Vietnam: Due to lack of coffee almost all local suppliers are trying to mix both Robusta grades G1 and G2 together for delivery, so the quality isn’t uniform. The prolonged rainy weather causes problems with the moisture content and cup quality of the coffee stocks at the local coffee warehouses (HCMC). Good weather in the highlands so far seems supportive for a good quality crop. Arabica harvesting is under way in the low lands. The Robusta crop is delayed and exporters expect the main flow to start in two weeks. According to the latest figures, Vietnam exported 1.46 mio. mt. of coffee in the first three quarters of calendar year 2018. This is a 20.1% surge in volume compared to the same period of 2017. Despite this large increase in shipments, export earnings were down by 0.4% on year to US$2.77 bio. In the Central Highlands, Vietnam’s major coffee-growing belt, it is likely to experience a water scarcity or partial drought during first months of next year, National Center for Hydro-Meteorological Forecasting says on their website. Almost no rains are expected in the first months of 2019 and the rainfall forecast is to be 20%-50% lower than long-term average in Nov-April. The Buon Ma Thuot Coffee and Commodity Exchange (BCCE), founded 10 years ago with a mission to facilitate commodity trading based on spot and future contracts, has ended its operation in a loss due to no liquidity and lack of trading mechanism. Coffee production in Lam Dong is likely to climb to a record 8.5 mio. bags in 2018/19. That is an upward revision from just below 8.0 mio. bags in June, and compared to 7.6 mio. bags last year. Vietnam's total coffee output in 2018/19 is projected by industry observers to reach up to 32.0 m 60-kg bags, due to favorable rains and plantings of new high yielding varieties.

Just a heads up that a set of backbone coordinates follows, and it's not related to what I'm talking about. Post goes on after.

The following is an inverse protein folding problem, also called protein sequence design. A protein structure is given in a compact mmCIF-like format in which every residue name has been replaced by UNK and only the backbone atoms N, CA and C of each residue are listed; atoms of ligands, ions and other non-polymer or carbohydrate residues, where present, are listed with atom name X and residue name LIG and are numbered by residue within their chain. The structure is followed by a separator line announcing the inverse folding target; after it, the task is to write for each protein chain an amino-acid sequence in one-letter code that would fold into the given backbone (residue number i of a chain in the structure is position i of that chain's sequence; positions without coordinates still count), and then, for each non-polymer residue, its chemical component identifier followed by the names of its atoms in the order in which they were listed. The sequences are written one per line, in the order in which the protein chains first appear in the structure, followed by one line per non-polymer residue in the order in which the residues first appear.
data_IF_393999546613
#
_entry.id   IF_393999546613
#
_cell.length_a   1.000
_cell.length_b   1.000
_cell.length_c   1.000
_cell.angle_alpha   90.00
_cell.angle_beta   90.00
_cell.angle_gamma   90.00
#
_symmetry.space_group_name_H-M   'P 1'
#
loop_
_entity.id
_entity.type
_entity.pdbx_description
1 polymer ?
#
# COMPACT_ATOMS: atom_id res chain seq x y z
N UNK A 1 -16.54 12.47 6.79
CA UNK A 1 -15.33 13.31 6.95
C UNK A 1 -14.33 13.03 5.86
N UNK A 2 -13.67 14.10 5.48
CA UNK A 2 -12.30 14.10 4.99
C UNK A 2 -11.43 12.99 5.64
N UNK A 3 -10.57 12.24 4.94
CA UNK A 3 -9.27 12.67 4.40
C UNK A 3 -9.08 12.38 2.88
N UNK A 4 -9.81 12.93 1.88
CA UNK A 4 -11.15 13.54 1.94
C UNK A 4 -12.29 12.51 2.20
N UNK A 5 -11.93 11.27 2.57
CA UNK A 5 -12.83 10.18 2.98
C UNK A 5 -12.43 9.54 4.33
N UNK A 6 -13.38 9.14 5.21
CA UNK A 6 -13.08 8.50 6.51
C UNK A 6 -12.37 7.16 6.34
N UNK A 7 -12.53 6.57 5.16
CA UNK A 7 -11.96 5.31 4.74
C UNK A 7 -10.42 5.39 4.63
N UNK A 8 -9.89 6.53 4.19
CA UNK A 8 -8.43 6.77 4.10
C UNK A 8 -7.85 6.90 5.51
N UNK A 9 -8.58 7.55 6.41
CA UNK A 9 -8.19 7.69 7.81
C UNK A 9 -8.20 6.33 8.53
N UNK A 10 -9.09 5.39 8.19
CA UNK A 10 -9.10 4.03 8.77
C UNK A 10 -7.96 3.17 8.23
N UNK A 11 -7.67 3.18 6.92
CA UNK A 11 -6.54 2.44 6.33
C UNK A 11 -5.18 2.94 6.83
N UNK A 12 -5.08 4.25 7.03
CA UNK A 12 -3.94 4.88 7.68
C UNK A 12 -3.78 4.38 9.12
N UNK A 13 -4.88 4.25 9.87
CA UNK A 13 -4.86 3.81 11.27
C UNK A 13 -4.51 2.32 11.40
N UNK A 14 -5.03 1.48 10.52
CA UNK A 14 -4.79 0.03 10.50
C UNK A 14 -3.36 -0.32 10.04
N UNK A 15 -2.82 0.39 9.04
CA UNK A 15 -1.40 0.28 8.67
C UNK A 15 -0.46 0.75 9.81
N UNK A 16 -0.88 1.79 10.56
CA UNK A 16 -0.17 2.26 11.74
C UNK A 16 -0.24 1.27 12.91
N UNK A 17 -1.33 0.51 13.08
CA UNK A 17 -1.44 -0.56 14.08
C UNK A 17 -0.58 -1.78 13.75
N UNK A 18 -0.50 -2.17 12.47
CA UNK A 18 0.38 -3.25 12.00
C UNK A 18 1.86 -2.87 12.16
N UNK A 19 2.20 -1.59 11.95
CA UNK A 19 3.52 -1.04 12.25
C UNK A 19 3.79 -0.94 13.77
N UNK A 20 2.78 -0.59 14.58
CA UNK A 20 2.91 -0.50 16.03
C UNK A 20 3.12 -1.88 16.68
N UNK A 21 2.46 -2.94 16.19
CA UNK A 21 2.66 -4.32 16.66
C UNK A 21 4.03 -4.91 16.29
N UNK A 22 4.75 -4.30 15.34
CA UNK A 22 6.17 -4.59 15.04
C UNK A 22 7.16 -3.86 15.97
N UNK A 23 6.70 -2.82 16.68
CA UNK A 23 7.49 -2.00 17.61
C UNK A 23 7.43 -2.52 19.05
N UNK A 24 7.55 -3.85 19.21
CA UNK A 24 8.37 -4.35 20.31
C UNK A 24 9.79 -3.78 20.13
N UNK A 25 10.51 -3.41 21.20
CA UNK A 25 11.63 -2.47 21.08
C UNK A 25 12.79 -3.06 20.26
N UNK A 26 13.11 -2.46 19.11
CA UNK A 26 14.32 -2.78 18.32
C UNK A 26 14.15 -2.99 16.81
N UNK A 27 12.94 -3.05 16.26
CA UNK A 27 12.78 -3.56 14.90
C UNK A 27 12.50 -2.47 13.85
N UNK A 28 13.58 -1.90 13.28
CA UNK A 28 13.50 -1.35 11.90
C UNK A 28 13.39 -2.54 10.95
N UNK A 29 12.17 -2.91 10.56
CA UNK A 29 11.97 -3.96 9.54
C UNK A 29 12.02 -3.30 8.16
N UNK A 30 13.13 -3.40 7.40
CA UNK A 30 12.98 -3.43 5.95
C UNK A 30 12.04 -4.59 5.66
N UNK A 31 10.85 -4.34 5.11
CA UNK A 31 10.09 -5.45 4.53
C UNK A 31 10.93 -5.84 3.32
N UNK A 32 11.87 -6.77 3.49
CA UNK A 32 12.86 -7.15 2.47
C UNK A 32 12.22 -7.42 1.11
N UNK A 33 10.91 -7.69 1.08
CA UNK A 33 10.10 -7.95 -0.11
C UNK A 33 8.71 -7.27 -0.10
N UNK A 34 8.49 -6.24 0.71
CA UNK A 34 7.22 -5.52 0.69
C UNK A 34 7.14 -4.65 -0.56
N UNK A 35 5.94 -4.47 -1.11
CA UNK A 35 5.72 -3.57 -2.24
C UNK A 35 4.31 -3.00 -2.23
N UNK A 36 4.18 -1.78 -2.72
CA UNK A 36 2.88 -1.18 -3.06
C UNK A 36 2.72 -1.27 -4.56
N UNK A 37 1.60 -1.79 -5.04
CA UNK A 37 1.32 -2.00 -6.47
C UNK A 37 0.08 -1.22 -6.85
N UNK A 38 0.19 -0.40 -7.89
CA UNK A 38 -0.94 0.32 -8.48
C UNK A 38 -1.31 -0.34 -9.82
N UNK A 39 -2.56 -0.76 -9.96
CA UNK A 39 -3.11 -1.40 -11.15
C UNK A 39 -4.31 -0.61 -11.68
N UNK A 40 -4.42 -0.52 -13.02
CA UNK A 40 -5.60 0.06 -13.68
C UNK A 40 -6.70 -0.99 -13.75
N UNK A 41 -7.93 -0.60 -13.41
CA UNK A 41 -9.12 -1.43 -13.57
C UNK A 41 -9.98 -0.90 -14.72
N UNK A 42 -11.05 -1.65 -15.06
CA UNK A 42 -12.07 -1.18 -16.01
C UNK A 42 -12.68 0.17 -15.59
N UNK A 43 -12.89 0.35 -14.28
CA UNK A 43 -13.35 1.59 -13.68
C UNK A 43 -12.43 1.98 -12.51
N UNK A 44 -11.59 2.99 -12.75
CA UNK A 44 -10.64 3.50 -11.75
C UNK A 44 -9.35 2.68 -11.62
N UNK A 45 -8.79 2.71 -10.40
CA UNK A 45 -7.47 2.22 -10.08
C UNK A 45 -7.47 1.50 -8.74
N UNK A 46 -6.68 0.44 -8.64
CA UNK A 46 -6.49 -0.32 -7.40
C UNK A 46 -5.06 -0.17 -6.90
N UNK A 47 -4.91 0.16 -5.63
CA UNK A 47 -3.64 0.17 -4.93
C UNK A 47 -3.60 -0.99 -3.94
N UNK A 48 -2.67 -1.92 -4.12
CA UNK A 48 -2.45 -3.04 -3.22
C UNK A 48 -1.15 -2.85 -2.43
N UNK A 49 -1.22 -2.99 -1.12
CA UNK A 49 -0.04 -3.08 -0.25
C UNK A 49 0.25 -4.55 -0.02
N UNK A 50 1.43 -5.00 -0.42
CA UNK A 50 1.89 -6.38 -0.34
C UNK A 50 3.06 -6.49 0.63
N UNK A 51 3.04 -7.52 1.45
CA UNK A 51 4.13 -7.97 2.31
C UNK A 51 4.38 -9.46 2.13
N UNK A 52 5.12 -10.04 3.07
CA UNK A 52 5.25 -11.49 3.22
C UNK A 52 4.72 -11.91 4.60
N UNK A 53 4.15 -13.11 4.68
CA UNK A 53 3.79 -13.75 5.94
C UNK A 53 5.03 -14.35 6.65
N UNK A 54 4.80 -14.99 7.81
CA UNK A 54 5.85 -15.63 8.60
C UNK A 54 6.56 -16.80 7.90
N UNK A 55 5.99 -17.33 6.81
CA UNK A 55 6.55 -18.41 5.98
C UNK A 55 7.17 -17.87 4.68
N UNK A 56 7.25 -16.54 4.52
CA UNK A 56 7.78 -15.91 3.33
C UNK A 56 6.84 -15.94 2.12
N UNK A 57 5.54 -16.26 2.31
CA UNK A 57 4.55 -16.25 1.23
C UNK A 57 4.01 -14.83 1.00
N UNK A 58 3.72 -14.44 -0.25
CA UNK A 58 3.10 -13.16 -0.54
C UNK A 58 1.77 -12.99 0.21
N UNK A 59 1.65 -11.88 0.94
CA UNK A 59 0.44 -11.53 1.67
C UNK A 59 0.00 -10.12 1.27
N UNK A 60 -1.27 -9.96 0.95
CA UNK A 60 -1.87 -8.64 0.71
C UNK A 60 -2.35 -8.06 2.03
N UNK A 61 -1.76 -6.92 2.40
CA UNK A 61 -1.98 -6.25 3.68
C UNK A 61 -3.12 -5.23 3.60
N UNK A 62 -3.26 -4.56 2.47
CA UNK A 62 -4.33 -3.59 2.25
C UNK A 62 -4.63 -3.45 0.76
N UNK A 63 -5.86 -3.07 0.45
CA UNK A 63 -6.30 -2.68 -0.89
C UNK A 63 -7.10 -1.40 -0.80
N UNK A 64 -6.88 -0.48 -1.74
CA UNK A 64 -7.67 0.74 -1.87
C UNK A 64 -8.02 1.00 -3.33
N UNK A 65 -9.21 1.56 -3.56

Various: The Administrative Council of Economic Defense of Brazil (CADE) approved on October 8th, the acquisition of 25% of the coffee and food company Gran Coffee by its rival, coffee giant Café do Brasil. After the operation, Café do Brasil now controls 75% of Gran Coffee capital stock, which also has a presence in the sector for self-service machines, as well as the distribution of professional-quality coffee capsules of the Nespresso brand. An indigenous coffee operation in southern India called Araku Valley Coffee, has won a prestigious award at the Prix Epicures Awards in Paris for their bean. The organic farming model has benefited more than 45,000 Adivasi families, with profits from the high-grade coffee put into schools, healthcare and other needs of the remote community. The Adivasis are also countering deforestation by planting millions of mango, papaya and orange trees to provide shade for their coffee crops, as well as in other areas. Soon after it's initial establishment, Araku Valley Coffee commanded high prices in global auctions, and then opened its first cafe in Paris last year. In the past two weeks Lavazza has bought Mars’ coffee business, a licensing deal was struck between Illy and JAB. Activist investor Bill Ackman revealed a $900m investment in Starbucks. This comes only months after Coca-Cola’s £3.9 bio. acquisition of Costa Coffee and a spate of deals from JAB. More mergers and acquisitions are likely as the market remains relatively unconsolidated with many small, family-owned companies in operation. Many large beverage companies view coffee as a white space, a place to broaden and strengthen their portfolio. Companies are not just adding coffee as such, it’s an opportunity for consolidators to target profits at multiple price points and package types, from coffee pods all the way to premium brands in high-end coffee shops. We’re going to see plenty more coffee deals for sure, partly due to political pressure on sugary soft drinks but also younger consumers view it more favorably when compared with other refreshment beverages. Nestlé's organic sales increased 2.9% in the third quarter, pushed up by general momentum in North America, and business successes in infant nutrition and coffee. The Swiss CPG giant's total sales in the nine month period were up 2% to 66.4 bio. Swiss francs ($66.9 bio), according to a company release. Premiering on screens around the world today, George Clooney returns in his latest installment as a Nespresso brand ambassador, as he’s never been seen before.‘The Quest’ sees George Clooney suited up in armor, majestically saving a medieval kingdom before hitting the streets of New York City on a quest to find his heart’s desire, the kingdom’s most exceptional coffee. Co-starring in the epic adventure is one of the silver screen’s most famous queens, Natalie Dormer, and the two feature in the largest global Nespresso campaign to date, launching in more than 30 countries. Canadian chain Tim Hortons expands its presence in the Phlippines. Canada’s iconic quick service restaurant chain Tim Hortons, is expanding its presence in more communities within the metro, with over five new stores having opened its doors to serve coffeephiles their daily brews. Dunkin’ partnered with Blue Marble Biomaterials, “a sustainable biochemical company,” to create eco-friendly biofuel from 65,000 pounds of spent coffee grounds. The biofuel is created by putting extracted coffee oils and through a chemical process known as “transesterification,” which then gets “washed and refined.” For every 170 pounds of coffee grounds processed, a total of one gallon of biofuel is created, which means Dunkin’ and Blue Marble created a little over 380 gallons. For a limited time, Dunkin’ is renting out a tiny house on AirBnB that is powered by used coffee grounds. For only $10 a night, two guests can stay in the 1 bed/1 bath “studio” currently located in “beautiful Nahant, MA, providing picturesque views of the Atlantic Ocean and Boston skyline,” per the AirBnB listing. Massimo Zanetti Beverage Group acquires The Bean Alliance in Australia. Signed an agreement to acquire the business and assets of “The Bean Alliance”, an Australian Group with a portfolio of premium brands and strong growth potential. With this deal Massimo Zanetti Beverage Group strengthens its presence in Australia and acquires its own in-house manufacturing facilities. The purchase price is AUD 24.0 mio.